Millions of people are getting into business these days. And it makes perfect sense to start your own business or freelance career in a time where the whole world moves towards a project-based gig economy. However, you need to somehow get your first client as a freelancer to turn your idea into an actual business. That’s where many new freelancers struggle. So, I’ve put together this list of 15 ways to get your first client as a new freelancer to help you push through that crucial stage.
Offline Strategies To Get Your First Client
I’m dividing this list into online and offline strategies. Some of them might overlap slightly, though. The reason I’m starting out with offline strategies is that in most cases they work better for getting your freelance business off the ground. Keep in mind that everybody is trying to exploit the same places and opportunities online. You can easily bypass this competition by just playing on a different field.
We will start with the most overlooked and most uncommon approach to get your first client right away. And that’s exactly why I’m putting this one first. When I did some research online, there was only one website in the Top 10 Google results mentioning this approach. Apparently this is a hidden gem, so be prepared!
#1 Find problems in your social circle that you can solve immediately
Every business has its foundation in solving problems. Not necessarily problems in the usual sense, but just “things that need to be done”. For example, your immediate issue is to find your first client, and I intend to solve this problem by writing this blog post.
Now, to apply this to your own business, here’s how to go about it:
- Be clear about what you can help others with. What problems can you solve? A freelance web designer might overhaul an outdated web site. A freelance designer could create a new logo or new business cards for a client with outdated material. You get the idea. Be sure to think in needs instead of what you want to do. Don’t force a website on somebody who doesn’t need one. But help somebody fix their outdated one to improve their business!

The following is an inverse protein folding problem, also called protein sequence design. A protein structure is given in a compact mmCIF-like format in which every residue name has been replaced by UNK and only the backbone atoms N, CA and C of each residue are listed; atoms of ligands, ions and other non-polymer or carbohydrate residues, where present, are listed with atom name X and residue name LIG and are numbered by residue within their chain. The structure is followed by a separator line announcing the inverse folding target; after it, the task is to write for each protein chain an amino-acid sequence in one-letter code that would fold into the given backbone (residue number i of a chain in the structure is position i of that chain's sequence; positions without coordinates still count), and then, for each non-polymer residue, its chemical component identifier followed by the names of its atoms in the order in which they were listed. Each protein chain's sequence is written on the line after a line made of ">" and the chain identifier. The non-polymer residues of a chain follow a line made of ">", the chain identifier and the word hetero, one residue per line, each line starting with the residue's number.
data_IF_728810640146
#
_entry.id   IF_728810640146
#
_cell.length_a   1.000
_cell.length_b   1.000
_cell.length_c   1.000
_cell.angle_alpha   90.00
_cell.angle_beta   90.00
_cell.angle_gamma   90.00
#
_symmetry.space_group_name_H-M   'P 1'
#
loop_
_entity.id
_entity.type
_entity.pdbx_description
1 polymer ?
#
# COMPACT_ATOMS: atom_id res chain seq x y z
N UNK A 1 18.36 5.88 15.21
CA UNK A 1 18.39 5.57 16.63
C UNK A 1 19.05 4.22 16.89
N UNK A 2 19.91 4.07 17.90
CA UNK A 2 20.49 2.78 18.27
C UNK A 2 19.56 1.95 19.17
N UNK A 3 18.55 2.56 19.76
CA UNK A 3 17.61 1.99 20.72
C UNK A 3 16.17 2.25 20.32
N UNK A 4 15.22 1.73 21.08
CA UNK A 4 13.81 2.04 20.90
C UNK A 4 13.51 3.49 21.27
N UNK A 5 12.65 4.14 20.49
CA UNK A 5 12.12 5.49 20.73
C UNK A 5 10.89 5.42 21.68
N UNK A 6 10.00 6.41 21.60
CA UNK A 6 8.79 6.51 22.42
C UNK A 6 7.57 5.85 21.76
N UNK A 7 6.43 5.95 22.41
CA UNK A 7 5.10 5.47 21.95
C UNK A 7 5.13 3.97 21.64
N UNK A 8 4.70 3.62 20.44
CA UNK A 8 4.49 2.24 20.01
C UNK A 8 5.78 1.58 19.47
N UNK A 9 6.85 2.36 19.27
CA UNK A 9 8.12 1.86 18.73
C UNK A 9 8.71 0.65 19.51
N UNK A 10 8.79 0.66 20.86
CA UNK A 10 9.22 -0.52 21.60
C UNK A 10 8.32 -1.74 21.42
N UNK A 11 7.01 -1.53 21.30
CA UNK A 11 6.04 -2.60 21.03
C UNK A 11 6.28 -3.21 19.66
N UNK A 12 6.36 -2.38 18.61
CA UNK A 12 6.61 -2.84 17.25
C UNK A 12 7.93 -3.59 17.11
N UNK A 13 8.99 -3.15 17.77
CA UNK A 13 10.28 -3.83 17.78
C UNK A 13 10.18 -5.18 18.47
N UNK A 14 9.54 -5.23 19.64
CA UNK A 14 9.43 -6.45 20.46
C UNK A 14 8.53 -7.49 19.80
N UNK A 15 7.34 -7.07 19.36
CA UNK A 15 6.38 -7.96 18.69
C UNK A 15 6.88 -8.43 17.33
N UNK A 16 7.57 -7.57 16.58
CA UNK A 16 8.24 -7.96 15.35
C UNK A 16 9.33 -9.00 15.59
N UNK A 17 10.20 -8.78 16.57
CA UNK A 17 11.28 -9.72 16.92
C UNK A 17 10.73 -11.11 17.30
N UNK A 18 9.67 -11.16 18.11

- This ties in directly with step 1. Now that you’re clear about how to surface clients that would actually benefit from one of your services, it’s time to actually surface them. Go through your Facebook friends list, think about personal connections you have, places you visit, services and businesses you use yourself. You might come up with some specific prospects who would hire you if only they knew about your service.
- Contact these prospects in a very personable way. Let them know about your new freelance service and that you’ve noticed you might help them out with [insert the specific problem here].
Quick story from my own business
When I launched a webdesign business back in the day, I did exactly this. Within 4 hours I had my first webdesign gig. And the person that hired me was actually very happy. She had known for a while that her website was a pain and that it didn’t shed the best light on her business. She just didn’t have the time to find anybody to solve this problem for her. Well, here I was, acquiring my first 4-figure job for a completely new business.
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#2 Offer risk-free guarantees
Especially when just starting out and trying to get your first client, this method might be the magic key for you. Even more so when it’s used together with the problem-solving strategy from above.
The idea is that you tell prospective clients that they will only have to pay you if they like the result. I’m aware that this strategy doesn’t work with all freelance occupations, like those who involve any production cost on your end, for example. However, for the most part you will totally be able to offer this deal.
The reason why you want to do this is simple: you’re trying to find your first client which means you have no track record to prove your worth. You’d have to work for free anyway to create some sample work and build your portfolio. That’s what every freelancer needs to do in the beginning. However, you might as well try to get paid for building your portfolio.
Let’s create a sample scenario: You as a new photographer offer to do a photo shooting with a happy couple and agree upon a fee of $400, supported by your risk-free guarantee. This means the couple will only have to pay the price if they like your work. You should make sure, of course, that your work IS great! Then, you’ll have proven your worth before they had to blindly commit to your service. If you meet their expectations (or exceed them), they will keep the photos and pay you as expected.